Claggy. Stodgy. Squidgy. Prove, not proof.
Daughter and I are learning the language of British baking by binging the wonderful Netflix show. It’s the best reality TV there is, no question.
Every season starts with 12, sometimes 13 amateur bakers from all over the UK, men and women, old and young. Each themed week (cake, biscuit, pastry, bread, and others) they undertake three challenges, one of which is conducted blind, meaning they have no idea what it is until it starts, and the judges rank the identical attempts without knowing who made which. From the beginning, we the audience can relate to the bakers as friends, coworkers, and family, thanks to fun biography videos interspersed throughout the episodes. Daughter and I choose our champions early on.
One person gets eliminated every week for nine weeks, then the final three bake their butts off for the crystal cake stand trophy in week 10. That last contest ends in a great big garden party where friends and family, as well as previously eliminated bakers, gather to celebrate an entire summer of convectionary creations they never dreamed of making before.
Despite constant tension and suspense from time constraints, mixing failures, collapsing structures and the like, there is minimal, if any, drama. No sabotage, no trash talk, no passive aggression, condescension, or ad hominem of any kind. In fact, the bakers *help* one another every single episode. They cheer enthusiastically for each other’s successes. They rush to assist stragglers to present in time. They banter with ease. And there is a lot of hugging.
Make no mistake, they are each in it to win. Their projects span cultures, geography, seasons, and all genres and media of things bakable, and their flavor, texture, and height ambitions drop our jaws every episode. And though the premise of the show is competition and winning, its ethos is grounded solidly in love. The bakers simply love baking. It is their passion. They respect and admire the judges, one another, and the art of their craft. And by the end of the season, they love one another, as evidenced by post-production coda videos of cohort members cavorting, crisscrossing the UK to hang out, cook, travel, and karaoke together.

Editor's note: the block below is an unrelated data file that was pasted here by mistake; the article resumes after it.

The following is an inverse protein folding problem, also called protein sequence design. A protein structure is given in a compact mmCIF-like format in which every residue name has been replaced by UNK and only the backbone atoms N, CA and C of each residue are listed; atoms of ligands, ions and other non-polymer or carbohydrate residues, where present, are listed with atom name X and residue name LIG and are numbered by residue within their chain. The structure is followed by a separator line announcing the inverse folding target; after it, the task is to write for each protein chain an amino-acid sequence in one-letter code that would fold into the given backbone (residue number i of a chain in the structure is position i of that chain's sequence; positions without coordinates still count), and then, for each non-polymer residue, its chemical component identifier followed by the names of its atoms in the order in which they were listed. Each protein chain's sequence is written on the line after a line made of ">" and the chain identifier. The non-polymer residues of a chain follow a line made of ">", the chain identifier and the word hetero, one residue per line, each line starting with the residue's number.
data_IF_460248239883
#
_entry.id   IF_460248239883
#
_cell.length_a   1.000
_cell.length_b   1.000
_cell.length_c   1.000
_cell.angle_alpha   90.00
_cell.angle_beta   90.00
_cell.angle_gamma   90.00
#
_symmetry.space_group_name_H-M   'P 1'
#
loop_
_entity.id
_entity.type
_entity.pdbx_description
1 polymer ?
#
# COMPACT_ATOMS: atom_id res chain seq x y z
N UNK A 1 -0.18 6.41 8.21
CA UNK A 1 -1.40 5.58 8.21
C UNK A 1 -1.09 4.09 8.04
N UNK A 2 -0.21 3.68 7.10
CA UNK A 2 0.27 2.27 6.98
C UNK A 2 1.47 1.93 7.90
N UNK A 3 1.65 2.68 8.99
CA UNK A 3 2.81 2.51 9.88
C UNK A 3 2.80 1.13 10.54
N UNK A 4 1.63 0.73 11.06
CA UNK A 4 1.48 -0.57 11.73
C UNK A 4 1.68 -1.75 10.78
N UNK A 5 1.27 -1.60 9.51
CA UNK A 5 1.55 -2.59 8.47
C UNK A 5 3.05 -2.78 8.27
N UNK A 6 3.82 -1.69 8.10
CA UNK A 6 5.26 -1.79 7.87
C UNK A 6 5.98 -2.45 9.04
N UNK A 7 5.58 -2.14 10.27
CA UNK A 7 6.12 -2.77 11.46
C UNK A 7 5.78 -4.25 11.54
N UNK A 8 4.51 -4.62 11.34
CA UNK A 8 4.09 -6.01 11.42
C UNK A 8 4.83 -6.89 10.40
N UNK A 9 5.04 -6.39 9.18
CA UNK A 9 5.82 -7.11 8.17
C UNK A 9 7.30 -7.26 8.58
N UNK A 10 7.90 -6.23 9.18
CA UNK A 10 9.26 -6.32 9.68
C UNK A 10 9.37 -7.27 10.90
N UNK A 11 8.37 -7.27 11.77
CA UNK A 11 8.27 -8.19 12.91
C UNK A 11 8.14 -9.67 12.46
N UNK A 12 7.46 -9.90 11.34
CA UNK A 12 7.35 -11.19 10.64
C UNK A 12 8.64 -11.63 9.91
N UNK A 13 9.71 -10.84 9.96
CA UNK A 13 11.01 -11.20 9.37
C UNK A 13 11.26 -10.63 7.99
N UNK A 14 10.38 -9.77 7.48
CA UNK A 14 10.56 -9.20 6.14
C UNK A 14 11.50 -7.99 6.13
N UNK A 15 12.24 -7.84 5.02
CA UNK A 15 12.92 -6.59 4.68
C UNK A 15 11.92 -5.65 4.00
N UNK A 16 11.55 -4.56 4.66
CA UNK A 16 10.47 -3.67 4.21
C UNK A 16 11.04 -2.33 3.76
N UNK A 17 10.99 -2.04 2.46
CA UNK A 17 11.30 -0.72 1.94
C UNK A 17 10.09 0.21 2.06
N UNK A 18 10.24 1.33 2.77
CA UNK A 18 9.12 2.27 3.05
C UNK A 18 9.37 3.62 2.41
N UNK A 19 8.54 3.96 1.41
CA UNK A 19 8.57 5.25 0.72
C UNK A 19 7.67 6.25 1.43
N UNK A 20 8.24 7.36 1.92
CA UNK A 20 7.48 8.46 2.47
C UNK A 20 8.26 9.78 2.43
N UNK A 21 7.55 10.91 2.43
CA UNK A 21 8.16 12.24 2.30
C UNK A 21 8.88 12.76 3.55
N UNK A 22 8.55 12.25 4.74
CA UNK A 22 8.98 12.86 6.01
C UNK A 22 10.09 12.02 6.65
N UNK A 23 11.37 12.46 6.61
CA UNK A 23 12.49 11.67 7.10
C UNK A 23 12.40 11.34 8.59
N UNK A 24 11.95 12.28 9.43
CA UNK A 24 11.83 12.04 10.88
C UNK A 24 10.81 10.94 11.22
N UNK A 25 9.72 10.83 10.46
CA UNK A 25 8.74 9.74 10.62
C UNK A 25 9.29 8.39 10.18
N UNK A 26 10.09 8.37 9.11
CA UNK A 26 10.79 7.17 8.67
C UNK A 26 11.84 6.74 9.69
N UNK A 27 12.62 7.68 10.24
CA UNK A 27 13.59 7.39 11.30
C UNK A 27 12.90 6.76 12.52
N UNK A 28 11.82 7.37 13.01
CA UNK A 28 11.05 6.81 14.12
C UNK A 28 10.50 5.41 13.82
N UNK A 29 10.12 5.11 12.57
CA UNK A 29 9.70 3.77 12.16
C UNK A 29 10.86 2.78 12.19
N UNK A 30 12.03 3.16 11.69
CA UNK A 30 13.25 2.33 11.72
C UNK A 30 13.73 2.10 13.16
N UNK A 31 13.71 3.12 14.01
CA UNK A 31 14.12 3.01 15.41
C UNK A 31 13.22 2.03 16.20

I binge this show because it lifts my spirits. The humor, the personalities, and the creativity, ohmygod! But much more than any of that, it’s the relationships and connections that mean the most to me. Somehow the show leaders have created a culture wherein it’s okay—expected, even—to show vulnerability, to admit to fear, self-doubt, and struggle. And in so doing, the bakers form a tight tribe of safety and mutual support in the striving. While in competition, there is no conflict. I do my best and you do yours. We each show up to give it our all, and we leave it all on the table, literally. At the end of the weekend we trust that the elimination process is fair. We celebrate those who make it through to next week, and we surround the one saying so long with tears of empathy and gratitude for such a worthy rival, who elevates our own game. Group hug!
I write “we” as if I’m one of them, as if I could dream of joining this loving tribe. I wish! But don’t we all wish for this? Wouldn’t we all benefit and grow from the nudging and pushing of loving competition and rivalry, from showing one another what might be possible if we dream a little bigger, take a little more risk, and show up all and only ourselves? We have nothing to prove to anyone but our best selves, and even though only one can take home the prize, we know that that person truly earned it, and we all became better in the process. No grudges, no bitterness. Only love, growth, and friendship.
I wonder if the Olympics are like this? Higher, faster, stronger! Elite athletes. Star bakers. Regular folks.
Who pushes you by pushing themselves, leading you by this example? How do you do this for others? In the end our most important competition is the one against our former selves. We play the infinite game of growth and self-improvement alongside one another, each with our own goal posts. We ourselves may be great. But without each other, we won’t ever get far.